Thanks so much for the posts. Just to clarify - is grant of probate something that needs to be done for every will when the person who made it dies, or does it depend on value of estate? Asked a friend who'd been in similar situation & he couldn't remember doing this.

    So far bank/building societies saying they would close account or transfer accounts to my Mum on presentation of death certificate.

    Someone asked about the estate & Estate would be mainly family home which passes to my Mum (thought anything left to my mum would be safe from IHT anyway?) money left to children & grandchildren would be way under the 325,000 IHT threshold.

    But clearly if grant of probate is something we must legally do then obviously would but as right now there so much to take in wondered if grant of probate is essential? Sorry if been rambling thank you
    • Yorkshireman99
    • By Yorkshireman99 6th Jan 18, 10:22 PM
    • 4,270 Posts
    • 3,485 Thanks
    Yorkshireman99
    • #6
    • 6th Jan 18, 10:22 PM
    • #6
    • 6th Jan 18, 10:22 PM
    Thanks so much for the posts. Just to clarify - is grant of probate something that needs to be done for every will when the person who made it dies, or does it depend on value of estate? Asked a friend who'd been in similar situation & he couldn't remember doing this.

    So far bank/building societies saying they would close account or transfer accounts to my Mum on presentation of death certificate.

    Someone asked about the estate & Estate would be mainly family home which passes to my Mum (thought anything left to my mum would be safe from IHT anyway?) money left to children & grandchildren would be way under the 325,000 IHT threshold.

    But clearly if grant of probate is something we must legally do then obviously would but as right now there so much to take in wondered if grant of probate is essential? Sorry if been rambling thank you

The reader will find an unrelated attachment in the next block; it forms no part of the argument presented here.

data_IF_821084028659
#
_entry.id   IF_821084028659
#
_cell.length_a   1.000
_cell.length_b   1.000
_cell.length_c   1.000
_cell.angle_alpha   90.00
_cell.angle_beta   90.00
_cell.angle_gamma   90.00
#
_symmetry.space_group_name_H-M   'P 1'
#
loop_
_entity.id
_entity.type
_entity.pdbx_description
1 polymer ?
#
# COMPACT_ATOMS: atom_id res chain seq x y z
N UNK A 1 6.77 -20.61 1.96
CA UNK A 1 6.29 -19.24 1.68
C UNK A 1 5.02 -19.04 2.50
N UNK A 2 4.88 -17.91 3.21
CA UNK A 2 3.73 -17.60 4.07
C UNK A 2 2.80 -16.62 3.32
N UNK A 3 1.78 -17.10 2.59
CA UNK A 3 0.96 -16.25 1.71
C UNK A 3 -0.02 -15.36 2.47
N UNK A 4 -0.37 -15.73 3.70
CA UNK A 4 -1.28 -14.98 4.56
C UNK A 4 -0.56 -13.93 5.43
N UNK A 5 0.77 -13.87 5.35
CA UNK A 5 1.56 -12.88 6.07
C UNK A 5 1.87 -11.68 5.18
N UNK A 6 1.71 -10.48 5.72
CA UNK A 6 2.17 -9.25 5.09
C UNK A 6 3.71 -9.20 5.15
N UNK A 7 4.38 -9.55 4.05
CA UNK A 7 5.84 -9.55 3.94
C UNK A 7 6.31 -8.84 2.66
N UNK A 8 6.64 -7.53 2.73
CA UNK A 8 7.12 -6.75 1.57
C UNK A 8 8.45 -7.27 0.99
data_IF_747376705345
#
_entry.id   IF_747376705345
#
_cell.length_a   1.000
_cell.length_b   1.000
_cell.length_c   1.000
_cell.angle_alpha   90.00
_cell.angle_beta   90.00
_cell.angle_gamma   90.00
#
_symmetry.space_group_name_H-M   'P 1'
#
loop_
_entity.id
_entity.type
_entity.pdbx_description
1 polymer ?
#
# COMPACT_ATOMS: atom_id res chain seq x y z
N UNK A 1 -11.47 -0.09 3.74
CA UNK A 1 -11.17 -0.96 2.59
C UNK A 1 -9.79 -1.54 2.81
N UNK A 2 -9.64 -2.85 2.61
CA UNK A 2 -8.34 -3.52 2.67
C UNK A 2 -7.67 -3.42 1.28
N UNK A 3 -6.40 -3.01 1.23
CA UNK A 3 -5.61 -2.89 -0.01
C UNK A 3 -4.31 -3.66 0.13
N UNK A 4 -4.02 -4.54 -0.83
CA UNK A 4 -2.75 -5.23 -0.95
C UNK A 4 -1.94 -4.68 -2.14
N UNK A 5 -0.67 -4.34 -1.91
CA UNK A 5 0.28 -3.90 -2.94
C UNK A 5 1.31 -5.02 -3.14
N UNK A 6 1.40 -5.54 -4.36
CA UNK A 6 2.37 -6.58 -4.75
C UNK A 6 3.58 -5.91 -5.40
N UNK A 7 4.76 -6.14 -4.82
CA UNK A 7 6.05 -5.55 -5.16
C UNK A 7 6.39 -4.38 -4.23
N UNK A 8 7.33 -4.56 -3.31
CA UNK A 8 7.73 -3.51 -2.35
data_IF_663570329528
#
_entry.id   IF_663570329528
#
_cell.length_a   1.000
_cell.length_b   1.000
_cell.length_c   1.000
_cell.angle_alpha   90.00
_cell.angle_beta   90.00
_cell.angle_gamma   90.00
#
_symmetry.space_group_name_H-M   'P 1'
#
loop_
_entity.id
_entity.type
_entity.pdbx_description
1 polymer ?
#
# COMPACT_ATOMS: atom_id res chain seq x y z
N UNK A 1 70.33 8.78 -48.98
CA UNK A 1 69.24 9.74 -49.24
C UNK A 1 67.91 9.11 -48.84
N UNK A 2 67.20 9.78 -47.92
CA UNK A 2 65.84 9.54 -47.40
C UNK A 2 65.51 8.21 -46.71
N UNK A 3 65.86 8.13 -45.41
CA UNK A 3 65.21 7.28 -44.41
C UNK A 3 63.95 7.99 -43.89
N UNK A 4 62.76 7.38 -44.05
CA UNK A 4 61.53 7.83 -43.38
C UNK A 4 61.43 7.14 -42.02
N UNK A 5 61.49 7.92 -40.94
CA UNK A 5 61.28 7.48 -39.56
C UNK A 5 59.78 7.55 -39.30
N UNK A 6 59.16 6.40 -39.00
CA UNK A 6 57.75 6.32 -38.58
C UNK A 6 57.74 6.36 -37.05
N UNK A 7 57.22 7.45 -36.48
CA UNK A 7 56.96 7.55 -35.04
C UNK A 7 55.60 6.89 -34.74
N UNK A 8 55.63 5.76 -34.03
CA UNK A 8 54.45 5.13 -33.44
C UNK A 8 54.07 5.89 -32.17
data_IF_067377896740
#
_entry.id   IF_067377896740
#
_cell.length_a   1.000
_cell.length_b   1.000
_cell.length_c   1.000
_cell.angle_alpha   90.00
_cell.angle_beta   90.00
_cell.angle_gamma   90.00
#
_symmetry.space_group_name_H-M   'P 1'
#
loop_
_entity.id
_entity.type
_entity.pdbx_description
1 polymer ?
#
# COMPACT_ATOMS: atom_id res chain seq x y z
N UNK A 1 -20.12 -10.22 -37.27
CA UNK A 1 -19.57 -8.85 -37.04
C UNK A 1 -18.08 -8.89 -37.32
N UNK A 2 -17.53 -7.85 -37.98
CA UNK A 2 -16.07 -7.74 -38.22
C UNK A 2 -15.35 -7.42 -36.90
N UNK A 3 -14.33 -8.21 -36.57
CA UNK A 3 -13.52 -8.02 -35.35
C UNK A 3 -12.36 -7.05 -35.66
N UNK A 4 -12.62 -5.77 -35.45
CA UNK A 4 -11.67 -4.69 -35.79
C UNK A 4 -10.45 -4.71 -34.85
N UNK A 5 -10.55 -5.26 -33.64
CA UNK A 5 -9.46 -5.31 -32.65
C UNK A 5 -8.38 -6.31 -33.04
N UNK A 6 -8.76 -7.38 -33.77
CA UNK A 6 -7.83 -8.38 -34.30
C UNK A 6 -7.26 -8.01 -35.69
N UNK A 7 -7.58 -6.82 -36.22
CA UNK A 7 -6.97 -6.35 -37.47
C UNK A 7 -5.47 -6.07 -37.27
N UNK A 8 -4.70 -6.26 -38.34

Originally posted by bargainhunterkid
    The house may still have to be included in the value of the estate. Do you know if it was owned as joint tenants or tenants in common? You might read the stickies on this forum first.
    • Savvy_Sue
    • By Savvy_Sue 7th Jan 18, 1:08 AM
    • 38,625 Posts
    • 35,356 Thanks
    Savvy_Sue
    • #7
    • 7th Jan 18, 1:08 AM
    • #7
    • 7th Jan 18, 1:08 AM
    Generally, if there's a property involved, you need to get the grant of probate in order to remove the name of the deceased from the deeds and get the new ownership correctly registered. It's worth doing this on the first death, IMO, even if it passes automatically to a surviving spouse, because it can save difficulties on the second death - or even earlier than that if surviving spouse wants to sell it.

    If it's a small estate then probably isn't always necessary: some spouses don't bother if either they are sole beneficiary and executor, or if there's no will but they are the only beneficiary. However this can cause problems on the second death, especially if it's no longer a small estate.

    The question about the age of the grandchildren remains: are any of them under 18?
    Still knitting!
    Completed: 1 adult cardigan, 3 baby jumpers, 3 shawls, 1 sweat band, 3 pairs baby bootees,
    1 Wise Man Knitivity figure + 1 sheep, 2 pairs socks, 2 hats 2 balaclavas for seamen, 1 balaclava for myself ...
    Current projects: Poppies, mohair cardigan pattern arrived and going strong!
    • bargainhunterkid
    • By bargainhunterkid 7th Jan 18, 5:50 PM
    • 88 Posts
    • 30 Thanks
    bargainhunterkid
    • #8
    • 7th Jan 18, 5:50 PM
    • #8
    • 7th Jan 18, 5:50 PM
    Thanks - just replying to your question above - one of the grand children is under 18 - does this change things? THank you
    • Keep pedalling
    • By Keep pedalling 7th Jan 18, 6:29 PM
    • 5,108 Posts
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    Keep pedalling
    • #9
    • 7th Jan 18, 6:29 PM
    • #9
    • 7th Jan 18, 6:29 PM
    Thanks - just replying to your question above - one of the grand children is under 18 - does this change things? THank you
    Originally posted by bargainhunterkid
    Not really, it just means his / her inheritance needs to be held in trust until they reach their 18th birthday. How old are they?
    • bargainhunterkid
    • By bargainhunterkid 7th Jan 18, 7:16 PM
    • 88 Posts
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    bargainhunterkid
    17 & he will be 18 in 6 months time - does this mean the executor can hold on to the money until then & pay out in their 18th Birthday?
    • Keep pedalling
    • By Keep pedalling 7th Jan 18, 7:27 PM
    • 5,108 Posts
    • 5,693 Thanks
    Keep pedalling
    17 & he will be 18 in 6 months time - does this mean the executor can hold on to the money until then & pay out in their 18th Birthday?
    Originally posted by bargainhunterkid
    For such a short period that would be the best option. It gets tricky with young children, in that you have got to find somewhere to invest the money.

    If you are in Scotland however children can inherit money at 16.